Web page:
As REFORGER was getting underway on 5 July, a request was made by King Fahd at the most inopportune time. He placed a telephone call to President Reagan, and quite bluntly invited US forces to use his country as a base of operations if the situation required. It was a request for help, masked as an offer to help, and both leaders understood this. Following the conversation, Reagan spoke with his NSC about the issue. The Joint Chiefs, and Secretary of Defense recommended that he take the Saudis up on their offer.

Two nightmare scenarios for the Pentagon centered around a Soviet/Iraqi move to capture the Saudi oilfields, and a Soviet invasion of Iran, to capture the Iranian oilfields and close the Strait of Hormuz. Since the US had only a token military force in the Persian Gulf currently, it would have to move additional forces in to counter a move against the oil fields. Saudi Arabia provided the perfect foundation for a buildup of forces in the region to counter Soviet designs on either the Arabian Peninsula or Iran.

A Soviet move against the oil fields was such a horrifying prospect, the US military had created a command specifically to deal with it just four years earlier. Central Command, formerly the Rapid Deployment Force, was tasked with preventing Soviet domination of the region. CENTCOM, as it is known, was comprised of combat and support units from each service that were able to deploy swiftly. Unfortunately, units that can deploy rapidly are generally always light infantry units, not equipped with the heavy weapons that would be needed to stop Soviet armor.

Annual CENTCOM exercises focused on countering a Soviet invasion of Iran. Lessons learned were then fed into already existing contingency plans. Saudi Arabia was the lynchpin for CENTCOM’s plans. It could build up and stage its forces directly from there in relative safety. In the event of a direct Soviet effort against the Saudi oil fields, CENTCOM’s forces would have the advantage of a pre-existing network of ready installations for its air and ground forces to fight from.

In Washington, it was a question of priorities. REFORGER was going to consume the lion’s share of airlift capability for some time, and the majority of USAF combat squadrons being readied would be heading to Europe. The Reagan administration wanted to assist the Saudis by moving a mid-sized force to the kingdom. But it was no going to be done at the expense of slowing down REFORGER. A middle ground needed to be found.

The Chairman of the Joint Chiefs got the ball rolling with a call to CENTCOM’s stateside headquarters at MacDill AFB outside of Tampa. He informed CENTCOM’s Commander-In-Chief General George Crist, USMC, of the Saudi request. He ordered Crist to put together a plan to reinforce the Saudis and be up in DC at 9 AM the following day to present it.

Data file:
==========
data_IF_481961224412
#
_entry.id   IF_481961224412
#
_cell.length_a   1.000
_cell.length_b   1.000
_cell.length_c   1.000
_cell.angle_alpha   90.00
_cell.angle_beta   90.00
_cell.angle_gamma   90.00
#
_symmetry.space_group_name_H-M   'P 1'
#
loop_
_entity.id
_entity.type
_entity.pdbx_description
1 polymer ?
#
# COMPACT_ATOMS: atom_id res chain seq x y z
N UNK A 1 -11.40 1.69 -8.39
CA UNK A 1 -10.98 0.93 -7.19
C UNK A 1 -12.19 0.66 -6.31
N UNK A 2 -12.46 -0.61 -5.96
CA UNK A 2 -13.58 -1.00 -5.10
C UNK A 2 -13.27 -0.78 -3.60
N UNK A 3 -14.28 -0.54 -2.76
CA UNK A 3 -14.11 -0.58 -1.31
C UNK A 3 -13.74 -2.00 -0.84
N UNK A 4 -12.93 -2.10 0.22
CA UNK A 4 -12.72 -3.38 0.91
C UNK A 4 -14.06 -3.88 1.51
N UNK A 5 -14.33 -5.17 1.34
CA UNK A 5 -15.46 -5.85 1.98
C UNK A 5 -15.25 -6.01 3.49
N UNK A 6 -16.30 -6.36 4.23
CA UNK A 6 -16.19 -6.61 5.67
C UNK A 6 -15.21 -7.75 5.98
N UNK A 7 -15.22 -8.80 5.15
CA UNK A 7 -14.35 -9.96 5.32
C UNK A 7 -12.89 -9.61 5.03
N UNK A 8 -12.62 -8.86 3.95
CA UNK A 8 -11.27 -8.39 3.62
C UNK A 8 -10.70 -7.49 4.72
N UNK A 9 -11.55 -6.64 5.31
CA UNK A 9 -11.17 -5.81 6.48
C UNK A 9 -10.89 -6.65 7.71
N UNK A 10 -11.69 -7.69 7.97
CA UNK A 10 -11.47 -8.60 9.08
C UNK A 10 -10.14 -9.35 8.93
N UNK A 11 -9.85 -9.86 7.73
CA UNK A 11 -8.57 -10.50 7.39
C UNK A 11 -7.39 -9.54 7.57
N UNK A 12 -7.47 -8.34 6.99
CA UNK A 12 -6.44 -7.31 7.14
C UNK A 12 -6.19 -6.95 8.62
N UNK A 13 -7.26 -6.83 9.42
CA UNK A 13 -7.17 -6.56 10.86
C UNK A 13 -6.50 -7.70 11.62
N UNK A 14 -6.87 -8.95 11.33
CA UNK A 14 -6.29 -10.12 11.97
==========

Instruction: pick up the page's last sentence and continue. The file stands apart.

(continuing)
Strategic Considerations: Red Banner Northern Fleet 8 July, 1987

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Commander of the Soviet Red Banner Northern Fleet Admiral Ivan Matveyevich Kapitanets looked down at the stack of yellow message forms on his desk and shook his head tiredly. He did not bother to even glance at them when they’d arrived, already aware of the disappointing news they carried. Each one was a report detailing the position, speed, and course of a ship under his command as of one hour ago. His operations chief had delivered a summary of those reports fifteen minutes earlier. To put it bluntly, the Northern Fleet’s timeline lay in shambles.

The majority of Kapitanets’ attack submarines were a half day north of where they should have been by this point. His largest, and most powerful surface groups were supposed to be steaming south and entering the Norwegian Sea at this very moment. Unfortunately, the ships were still gathering in the Barents Sea and would not be in position to open hostilities as per the fleet’s battleplan until M+12 hours at the earliest. This particular setback was going to cause the most havoc with the operational timeline, but there was nothing Kapitanets could do about it.

The fleet had sortied much later than he intended. Doctrine called for the Red Banner Northern Fleet to sortie fully seven to eight days previous to the outbreak of fighting. Because of vacillating on the part of Moscow, Kapitanents, as well as his counterparts in the Black Sea, Baltic and Pacific fleets, did not surge their forces as quickly as they wanted to. The delay would adversely affect his fleet more than the others because of distances between the main fleet bases on the Kola Peninsula and the Norwegian Sea, and North Atlantic. His attack submarines had gotten off at a moderate pace instead of one massive surge as doctrine had also called for.

Luckily, his NATO and US Navy opponents were responding sloppily to the tensions and this afforded Kapitanets precious additional time to move his assets into position. NATO convoys bound for Europe would not be in range of his submarines and, potentially, his bombers for at least three days. The amphibious assault groups carrying reinforcements into the Norwegian Sea would be struck as they came into range too. The admiral also wondered if the reports about the vaunted US aircraft carriers were true as well. Intelligence estimated it would be at least ten days before enough carriers were massed together to begin a move north into the Norwegian Sea. By that time, even after contending with early setbacks, the Red Banner Northern Fleet would be ready to do battle with them.

There were other strategic issues to contend with. Foremost was Moscow’s decree to keep all Soviet ballistic missile submarines in port for the time being. The Kremlin appeared reluctant to make any moves that might be considered as signs of escalation by the United States. Kapitanets understood the reasoning by his political masters. Unfortunately, they did not sympathize with the problems this decision had on his fleet and its war plans. Obviously, the US Navy would be gunning for his ballistic missile submarines. He intended to place them in a bastion, defended by an impenetrable wall of submarines, ASW forces, and aircraft as a counter. By rights, those ballistic missile subs should be under guard in the White Sea and beneath the ice pack right now. As it was, Moscow’s decree meant they would remain in port for the time being. As long as they stayed there, a sizeable portion of his ASW units, and some attack submarines did too.